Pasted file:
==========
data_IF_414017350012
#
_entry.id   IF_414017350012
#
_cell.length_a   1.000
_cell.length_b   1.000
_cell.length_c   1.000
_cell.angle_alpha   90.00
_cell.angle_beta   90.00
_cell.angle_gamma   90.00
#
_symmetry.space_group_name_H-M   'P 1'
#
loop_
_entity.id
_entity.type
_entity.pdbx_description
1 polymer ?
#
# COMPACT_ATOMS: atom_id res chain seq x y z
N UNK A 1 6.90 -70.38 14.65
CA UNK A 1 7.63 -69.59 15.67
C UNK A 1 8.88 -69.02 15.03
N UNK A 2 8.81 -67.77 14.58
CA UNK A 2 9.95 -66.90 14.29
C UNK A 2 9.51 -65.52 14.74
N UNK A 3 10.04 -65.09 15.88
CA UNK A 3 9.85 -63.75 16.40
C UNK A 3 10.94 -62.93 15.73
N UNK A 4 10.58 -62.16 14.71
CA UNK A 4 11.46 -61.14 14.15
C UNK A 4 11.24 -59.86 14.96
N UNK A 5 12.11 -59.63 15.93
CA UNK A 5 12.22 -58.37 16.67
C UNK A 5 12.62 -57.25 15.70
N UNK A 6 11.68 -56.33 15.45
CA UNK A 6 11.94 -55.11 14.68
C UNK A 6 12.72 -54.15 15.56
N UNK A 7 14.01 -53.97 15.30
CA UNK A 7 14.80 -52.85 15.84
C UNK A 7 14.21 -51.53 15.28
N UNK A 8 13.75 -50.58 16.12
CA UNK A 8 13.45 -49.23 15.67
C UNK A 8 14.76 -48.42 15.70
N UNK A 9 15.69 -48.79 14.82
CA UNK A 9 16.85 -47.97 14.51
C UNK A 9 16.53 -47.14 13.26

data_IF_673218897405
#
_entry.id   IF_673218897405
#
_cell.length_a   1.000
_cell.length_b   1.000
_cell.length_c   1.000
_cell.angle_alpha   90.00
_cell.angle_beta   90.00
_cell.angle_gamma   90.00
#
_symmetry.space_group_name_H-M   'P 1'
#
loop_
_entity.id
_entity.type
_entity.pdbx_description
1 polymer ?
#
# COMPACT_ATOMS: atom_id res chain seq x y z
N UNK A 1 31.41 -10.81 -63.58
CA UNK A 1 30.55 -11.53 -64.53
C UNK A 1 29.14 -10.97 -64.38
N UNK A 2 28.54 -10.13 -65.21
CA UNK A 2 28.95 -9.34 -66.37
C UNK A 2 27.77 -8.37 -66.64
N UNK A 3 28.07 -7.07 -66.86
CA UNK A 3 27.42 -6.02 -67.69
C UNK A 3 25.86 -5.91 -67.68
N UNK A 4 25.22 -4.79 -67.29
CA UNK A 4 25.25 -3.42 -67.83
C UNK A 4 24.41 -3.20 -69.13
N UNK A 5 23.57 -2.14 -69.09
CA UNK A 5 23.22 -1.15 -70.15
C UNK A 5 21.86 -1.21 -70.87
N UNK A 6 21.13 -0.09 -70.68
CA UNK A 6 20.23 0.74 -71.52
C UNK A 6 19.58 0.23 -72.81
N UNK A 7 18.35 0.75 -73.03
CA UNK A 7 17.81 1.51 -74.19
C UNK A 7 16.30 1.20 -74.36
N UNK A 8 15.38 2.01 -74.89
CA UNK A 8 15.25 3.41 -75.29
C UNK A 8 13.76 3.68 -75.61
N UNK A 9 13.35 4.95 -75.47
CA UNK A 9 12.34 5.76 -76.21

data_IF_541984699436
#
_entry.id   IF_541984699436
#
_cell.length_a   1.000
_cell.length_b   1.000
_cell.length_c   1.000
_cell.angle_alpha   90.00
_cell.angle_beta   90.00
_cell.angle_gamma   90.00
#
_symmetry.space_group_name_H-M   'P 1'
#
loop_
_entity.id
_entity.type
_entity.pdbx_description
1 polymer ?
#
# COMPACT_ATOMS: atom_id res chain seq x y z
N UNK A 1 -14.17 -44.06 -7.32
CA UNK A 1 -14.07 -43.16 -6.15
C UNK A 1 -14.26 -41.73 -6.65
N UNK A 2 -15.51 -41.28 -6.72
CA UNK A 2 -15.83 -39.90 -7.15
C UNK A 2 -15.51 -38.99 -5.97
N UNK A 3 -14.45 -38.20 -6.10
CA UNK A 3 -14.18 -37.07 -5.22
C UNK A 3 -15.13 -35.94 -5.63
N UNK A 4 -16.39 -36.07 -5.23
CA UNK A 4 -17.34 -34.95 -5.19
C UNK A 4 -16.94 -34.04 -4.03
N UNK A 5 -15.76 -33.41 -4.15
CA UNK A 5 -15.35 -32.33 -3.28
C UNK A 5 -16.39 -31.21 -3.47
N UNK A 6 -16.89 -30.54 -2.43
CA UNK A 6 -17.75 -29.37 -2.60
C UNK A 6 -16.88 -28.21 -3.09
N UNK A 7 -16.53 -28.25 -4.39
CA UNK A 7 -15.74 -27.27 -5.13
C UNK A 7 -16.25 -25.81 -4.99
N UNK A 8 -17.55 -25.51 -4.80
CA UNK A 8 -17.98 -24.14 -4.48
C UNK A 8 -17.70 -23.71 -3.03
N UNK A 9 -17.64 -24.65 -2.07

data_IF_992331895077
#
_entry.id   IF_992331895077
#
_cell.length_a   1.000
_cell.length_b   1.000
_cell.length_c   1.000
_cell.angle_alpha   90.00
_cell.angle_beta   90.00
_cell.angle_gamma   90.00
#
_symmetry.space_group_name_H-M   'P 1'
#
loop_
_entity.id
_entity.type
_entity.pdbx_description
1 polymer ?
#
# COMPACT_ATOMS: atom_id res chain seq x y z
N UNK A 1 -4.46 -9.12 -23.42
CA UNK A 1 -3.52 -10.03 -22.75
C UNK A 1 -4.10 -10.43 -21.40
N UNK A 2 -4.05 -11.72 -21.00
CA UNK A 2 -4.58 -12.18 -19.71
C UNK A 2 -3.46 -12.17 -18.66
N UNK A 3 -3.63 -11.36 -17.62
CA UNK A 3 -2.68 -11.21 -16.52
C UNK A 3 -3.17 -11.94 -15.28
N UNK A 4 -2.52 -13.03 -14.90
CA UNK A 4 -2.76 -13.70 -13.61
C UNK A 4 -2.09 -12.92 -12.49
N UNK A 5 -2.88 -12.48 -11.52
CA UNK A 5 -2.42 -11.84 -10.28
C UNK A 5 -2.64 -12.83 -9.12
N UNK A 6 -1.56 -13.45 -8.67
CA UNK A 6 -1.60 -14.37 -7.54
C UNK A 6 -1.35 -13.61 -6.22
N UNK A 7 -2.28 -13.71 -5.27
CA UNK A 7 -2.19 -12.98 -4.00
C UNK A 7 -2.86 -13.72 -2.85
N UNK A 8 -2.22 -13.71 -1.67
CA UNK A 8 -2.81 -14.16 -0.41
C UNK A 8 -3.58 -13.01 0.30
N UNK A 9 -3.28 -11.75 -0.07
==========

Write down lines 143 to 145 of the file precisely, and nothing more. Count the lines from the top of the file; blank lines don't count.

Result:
_cell.length_a   1.000
_cell.length_b   1.000
_cell.length_c   1.000